Michael Black began singing for people in his hometown of Lucca, Jamaica when he was 10 years old. At 17, he moved to Kingston to expand his professional career. He was introduced to the Solid Foundation Band in 1973, and for four years traveled throughout Jamaica, the Caribbean, Canada and England. He has performed with Stevie Wonder as well as some of reggae’s biggest artists, including Bob Marley, Gregory Isaacs and Dennis Brown. He moved to Chicago in 1982, where he performed and helped young artists get their start. Black moved to Las Vegas in 2005 and began performing and playing with the Jah Guide Band.


Detour Posse has been playing together for 14 years and has backed some of the greatest reggae

acts of all time, including Barrington Levi, Eek-a-Mouse, Isaacs, Marcia Griffith, Mr. Vegas, Turbulence, Sean Paul and Bushman.


Reggae Angels began playing mainly in the Bay Area before setting out eight years ago for the

western United States, Canada, Hawaii and South America. Along with playing many reggae festivals, the groups has backed international artists such as Carlos, Horace Andy, Rose, Big Youth, The Abyssinians, Edi Fitzroy, Bernard Collins, Carlton and The Shoes, Junior Murvin, Clinton Fearon, Andrew Tosh and Reid. Prolific artists, the musicians of Reggae Angels have recorded 12 CDs. The latest release Balance has been well received, and Make Blessings is near completion.


DJ Rhamma, also known as Suppa Kirk, began emceeing alongside some of Los Angeles’ best deejays more than two decades ago. Hailing from Belize, DJ Rhamma moved to the Las Vegas Valley in 1995 and has played a key role in bringing reggae vibes to the community. He has performed at numerous spots around town and is celebrating his eighth year as a Reggae in the Desert performer.


Blankets for lawn seating are permitted as well as personal bottles of water. Vendors in the Caribbean Islands Vendor Village will have Reggae- and Caribbean-style items, exhibits, food and beverages as well as other fare. Domestic and imported beers will be available. ATMs are now available on site.


Sponsors include Clark County Parks and Recreation, Malibu Rum, Miller Lite, Guinness, the Neon, Miller Genuine Draft, Smirnoff Ice, Red Stripe, Foster’s, 97.1 The Point, The CW Las Vegas and My LV TV.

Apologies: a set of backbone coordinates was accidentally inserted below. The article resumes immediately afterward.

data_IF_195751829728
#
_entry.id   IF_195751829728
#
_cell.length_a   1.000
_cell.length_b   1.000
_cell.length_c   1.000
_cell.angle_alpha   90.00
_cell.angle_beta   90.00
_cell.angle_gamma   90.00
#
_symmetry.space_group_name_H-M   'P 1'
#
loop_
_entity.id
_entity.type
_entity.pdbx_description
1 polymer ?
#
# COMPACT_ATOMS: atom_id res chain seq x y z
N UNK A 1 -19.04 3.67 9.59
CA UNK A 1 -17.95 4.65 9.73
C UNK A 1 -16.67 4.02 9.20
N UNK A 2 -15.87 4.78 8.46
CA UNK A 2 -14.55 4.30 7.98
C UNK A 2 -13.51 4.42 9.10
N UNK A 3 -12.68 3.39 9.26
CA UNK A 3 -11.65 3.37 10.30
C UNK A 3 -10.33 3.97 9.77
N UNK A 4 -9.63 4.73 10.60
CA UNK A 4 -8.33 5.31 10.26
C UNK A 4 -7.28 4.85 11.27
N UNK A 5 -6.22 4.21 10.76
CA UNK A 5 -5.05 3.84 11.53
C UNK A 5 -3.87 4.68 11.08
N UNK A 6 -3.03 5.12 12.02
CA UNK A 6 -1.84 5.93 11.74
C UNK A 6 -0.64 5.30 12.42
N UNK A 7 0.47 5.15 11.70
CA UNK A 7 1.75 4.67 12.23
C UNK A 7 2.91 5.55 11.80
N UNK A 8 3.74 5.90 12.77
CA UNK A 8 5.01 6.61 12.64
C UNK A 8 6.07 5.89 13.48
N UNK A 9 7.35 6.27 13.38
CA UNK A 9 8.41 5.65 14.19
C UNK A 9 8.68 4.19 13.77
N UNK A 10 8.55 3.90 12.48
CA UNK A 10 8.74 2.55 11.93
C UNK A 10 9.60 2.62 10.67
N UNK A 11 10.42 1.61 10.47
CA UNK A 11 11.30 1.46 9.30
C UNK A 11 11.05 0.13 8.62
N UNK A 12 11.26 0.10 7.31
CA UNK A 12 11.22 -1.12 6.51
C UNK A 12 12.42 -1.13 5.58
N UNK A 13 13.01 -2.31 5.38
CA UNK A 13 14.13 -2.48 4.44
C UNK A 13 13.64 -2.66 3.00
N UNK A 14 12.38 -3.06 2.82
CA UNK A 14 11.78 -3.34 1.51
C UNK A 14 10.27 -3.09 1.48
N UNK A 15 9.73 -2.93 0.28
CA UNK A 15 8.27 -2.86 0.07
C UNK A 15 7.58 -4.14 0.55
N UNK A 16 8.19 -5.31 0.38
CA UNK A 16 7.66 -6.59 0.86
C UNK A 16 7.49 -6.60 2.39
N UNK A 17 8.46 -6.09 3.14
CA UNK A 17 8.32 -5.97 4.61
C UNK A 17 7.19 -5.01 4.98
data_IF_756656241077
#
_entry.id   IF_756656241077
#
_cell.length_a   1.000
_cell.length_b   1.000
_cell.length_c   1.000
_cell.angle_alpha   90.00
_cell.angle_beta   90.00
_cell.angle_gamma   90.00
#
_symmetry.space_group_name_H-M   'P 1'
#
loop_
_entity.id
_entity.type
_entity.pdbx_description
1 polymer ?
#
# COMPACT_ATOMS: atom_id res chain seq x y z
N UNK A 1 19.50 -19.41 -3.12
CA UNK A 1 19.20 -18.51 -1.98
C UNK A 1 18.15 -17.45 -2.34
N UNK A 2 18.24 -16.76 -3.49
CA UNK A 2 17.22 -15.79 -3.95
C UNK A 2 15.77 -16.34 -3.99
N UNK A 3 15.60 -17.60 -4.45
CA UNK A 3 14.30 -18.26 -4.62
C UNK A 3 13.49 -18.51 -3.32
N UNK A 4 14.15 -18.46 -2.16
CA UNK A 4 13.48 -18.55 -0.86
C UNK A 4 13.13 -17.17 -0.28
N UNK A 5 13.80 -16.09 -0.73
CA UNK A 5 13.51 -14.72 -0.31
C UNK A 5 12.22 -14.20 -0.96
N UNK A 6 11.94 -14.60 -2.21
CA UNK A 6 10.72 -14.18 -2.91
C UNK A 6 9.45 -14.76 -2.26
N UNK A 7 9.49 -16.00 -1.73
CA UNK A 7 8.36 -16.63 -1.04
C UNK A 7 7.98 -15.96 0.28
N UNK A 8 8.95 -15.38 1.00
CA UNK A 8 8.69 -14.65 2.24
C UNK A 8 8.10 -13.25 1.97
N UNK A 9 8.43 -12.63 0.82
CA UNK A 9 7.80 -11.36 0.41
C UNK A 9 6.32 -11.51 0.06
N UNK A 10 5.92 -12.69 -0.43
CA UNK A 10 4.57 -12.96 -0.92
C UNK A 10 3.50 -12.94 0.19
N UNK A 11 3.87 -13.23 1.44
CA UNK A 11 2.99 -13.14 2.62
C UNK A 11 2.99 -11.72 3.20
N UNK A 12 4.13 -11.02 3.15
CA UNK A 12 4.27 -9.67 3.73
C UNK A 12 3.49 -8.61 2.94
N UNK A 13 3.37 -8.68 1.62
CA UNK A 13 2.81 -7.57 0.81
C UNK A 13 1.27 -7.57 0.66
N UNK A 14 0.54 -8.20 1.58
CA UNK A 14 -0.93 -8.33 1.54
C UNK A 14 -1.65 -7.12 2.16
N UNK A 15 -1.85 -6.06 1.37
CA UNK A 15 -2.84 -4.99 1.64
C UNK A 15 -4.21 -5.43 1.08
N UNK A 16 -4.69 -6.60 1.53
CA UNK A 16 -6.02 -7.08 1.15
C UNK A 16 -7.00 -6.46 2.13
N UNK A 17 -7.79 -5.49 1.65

Doors open at 2 p.m. and the event concludes at 11 p.m. Tickets are on sale now and are $25 in advance, $30 the day of the show. Only cash is accepted at the door for tickets on the day of the show. Children ages 5 or younger are free. All seats are general admission and available on a first-come, first served basis. To purchase tickets, call Ticketmaster at (800) 745-3000. For a complete list of performance times and additional information, visit the event website at, Clark County Parks and Recreation’s website at or call 455-8200. Clark County Parks and Recreation also can be found on social networking sites such as Twitter and Facebook by visiting


About Clark County

Clark County is a dynamic and innovative organization dedicated to providing top-quality service with integrity, respect and accountability. With jurisdiction over the world-famous Las Vegas Strip and covering an area the size of New Jersey, Clark is the nation’s 14th-largest county and provides extensive regional services to more than 2 million citizens and 40 million visitors a year. Included are the nation’s 7th-busiest airport, air quality compliance, social services and the state’s largest public hospital, University Medical Center. The county also provides municipal services that are traditionally provided by cities to almost 900,000 residents in the unincorporated area. Those include fire protection, roads and other public works, parks and recreation, and planning and development.